Jamieson Vitamin B12 1,000 mcg Sublingual Tablets (Methylcobalamin), 100 tabs

Jamieson Vitamin B12 1,000 mcg Fast Dissolving Sublingual Tablets use the methylcobalamin rather than the cyanocobalamin form of Vitamin B12. The methylcobalamin form of Vitamin B12 is very important in the prevention of neurological disorders, as it prevents nerve damage by maintaining myelin, the fatty sheaths that cover and protect nerve endings. While the most common form of Vitamin B12 is cyanocobalamin, it is the methylcobalamin form that is needed to protect against central and peripheral neurological diseases.

Serving Size: 1 tablet
Quantity: 100 tablets


  • A factor in the maintenance of good health
  • Helps the body to metabolize carbohydrates
  • Helps the body to metabolize fats and proteins
  • Helps to form red blood cells

Vitamin B12 (as methylcobalamin) 1,000 mcg.

Excipients: Mannitol, Cellulose, Xylitol, Crospovidone, Dicalcium Phosphate, Dextrose, Vegetable Stearic Acid, Vegetable Magnesium Stearate, Silica.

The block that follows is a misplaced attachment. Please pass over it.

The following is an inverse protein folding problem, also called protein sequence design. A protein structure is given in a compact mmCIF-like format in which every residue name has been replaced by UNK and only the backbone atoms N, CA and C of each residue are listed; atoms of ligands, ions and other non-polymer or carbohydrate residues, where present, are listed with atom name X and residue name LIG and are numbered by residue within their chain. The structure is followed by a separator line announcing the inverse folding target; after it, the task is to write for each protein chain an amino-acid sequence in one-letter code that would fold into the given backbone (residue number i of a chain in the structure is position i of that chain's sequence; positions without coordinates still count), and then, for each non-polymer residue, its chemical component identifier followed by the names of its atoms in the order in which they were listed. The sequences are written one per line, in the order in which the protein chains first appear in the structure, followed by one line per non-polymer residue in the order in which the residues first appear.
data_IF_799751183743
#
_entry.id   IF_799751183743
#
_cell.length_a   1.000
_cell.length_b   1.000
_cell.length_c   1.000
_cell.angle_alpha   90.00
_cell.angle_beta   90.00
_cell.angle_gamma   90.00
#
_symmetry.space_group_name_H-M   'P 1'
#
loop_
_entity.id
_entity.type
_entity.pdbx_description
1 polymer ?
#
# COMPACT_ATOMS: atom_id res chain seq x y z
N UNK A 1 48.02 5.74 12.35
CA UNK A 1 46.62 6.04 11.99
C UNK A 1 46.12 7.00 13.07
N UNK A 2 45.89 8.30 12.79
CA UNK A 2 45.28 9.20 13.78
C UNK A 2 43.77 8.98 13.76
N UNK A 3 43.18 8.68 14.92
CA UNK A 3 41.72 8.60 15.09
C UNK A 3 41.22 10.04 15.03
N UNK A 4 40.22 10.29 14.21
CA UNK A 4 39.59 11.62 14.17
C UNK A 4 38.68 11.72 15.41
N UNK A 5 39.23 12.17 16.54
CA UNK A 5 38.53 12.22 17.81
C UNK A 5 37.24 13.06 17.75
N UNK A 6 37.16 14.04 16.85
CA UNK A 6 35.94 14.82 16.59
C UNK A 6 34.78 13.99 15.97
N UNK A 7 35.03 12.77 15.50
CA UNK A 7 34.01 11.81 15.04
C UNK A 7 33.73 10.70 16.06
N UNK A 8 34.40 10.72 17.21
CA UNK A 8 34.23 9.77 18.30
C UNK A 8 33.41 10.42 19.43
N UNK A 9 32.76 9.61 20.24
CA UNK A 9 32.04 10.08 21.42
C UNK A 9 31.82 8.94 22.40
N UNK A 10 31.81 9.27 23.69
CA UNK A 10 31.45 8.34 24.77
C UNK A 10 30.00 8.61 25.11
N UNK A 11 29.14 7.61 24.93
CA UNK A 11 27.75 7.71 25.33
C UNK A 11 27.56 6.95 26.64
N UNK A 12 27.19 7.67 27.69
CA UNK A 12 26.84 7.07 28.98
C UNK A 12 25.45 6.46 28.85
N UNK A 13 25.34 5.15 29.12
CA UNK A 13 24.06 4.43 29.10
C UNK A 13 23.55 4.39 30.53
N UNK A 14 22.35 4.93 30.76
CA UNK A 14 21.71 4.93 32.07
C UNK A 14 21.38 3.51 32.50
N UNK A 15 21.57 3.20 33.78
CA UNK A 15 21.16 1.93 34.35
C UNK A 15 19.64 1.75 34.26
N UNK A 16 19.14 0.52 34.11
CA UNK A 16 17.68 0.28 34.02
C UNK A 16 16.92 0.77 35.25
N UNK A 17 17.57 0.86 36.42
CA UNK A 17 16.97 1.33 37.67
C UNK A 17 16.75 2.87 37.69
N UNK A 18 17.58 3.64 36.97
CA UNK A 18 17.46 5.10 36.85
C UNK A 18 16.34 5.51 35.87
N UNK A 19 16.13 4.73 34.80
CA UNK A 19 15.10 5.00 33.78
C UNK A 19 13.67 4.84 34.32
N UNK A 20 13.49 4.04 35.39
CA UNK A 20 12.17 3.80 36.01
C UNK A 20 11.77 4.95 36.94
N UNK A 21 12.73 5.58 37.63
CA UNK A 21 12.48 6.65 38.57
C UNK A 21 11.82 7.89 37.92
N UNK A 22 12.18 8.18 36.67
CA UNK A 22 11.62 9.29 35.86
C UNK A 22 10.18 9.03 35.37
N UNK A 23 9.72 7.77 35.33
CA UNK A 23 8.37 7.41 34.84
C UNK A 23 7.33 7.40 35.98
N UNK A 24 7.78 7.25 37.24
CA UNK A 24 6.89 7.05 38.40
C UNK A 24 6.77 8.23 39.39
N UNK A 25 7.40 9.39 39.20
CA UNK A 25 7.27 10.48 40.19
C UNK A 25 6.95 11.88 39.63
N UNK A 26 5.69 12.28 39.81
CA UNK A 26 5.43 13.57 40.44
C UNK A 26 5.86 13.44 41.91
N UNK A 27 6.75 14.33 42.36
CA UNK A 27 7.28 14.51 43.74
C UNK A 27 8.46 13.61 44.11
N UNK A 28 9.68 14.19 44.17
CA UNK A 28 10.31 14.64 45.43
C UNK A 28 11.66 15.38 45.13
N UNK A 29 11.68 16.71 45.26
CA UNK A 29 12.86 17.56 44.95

Drug Interactions: Excessive alcohol consumption, antibiotics, anti-acne drugs, anti-retrovirals, anti-gout drugs, anti-hypertensives, anti-tuberculosis drugs, anti-ulcer drugs, biguanides (oral anti-diabetic drugs), histamine (H2) blocking drugs, oral contraceptives, proton pump inhibitors, sulfonamides (anti-infectives), tetracyclines (anti-infectives) and epilepsy (seizure) medications can deplete vitamin B12 levels.

Nutrient Depletions: Vitamin B12 supplementation can mask a folate deficiency. Consult a health care practitioner if you are uncertain whether or not you are getting adequate folate.

Supportive Interactions: Folic acid and vitamin B6 provide support when used in combination with vitamin B12. Vitamin B12 may improve the effects of depression in individuals taking anti-cholinergic drugs.

Warnings and Precautions: None known when taken as directed.

Toxicity, Adverse Reactions and Side Effects: None known when taken as directed.

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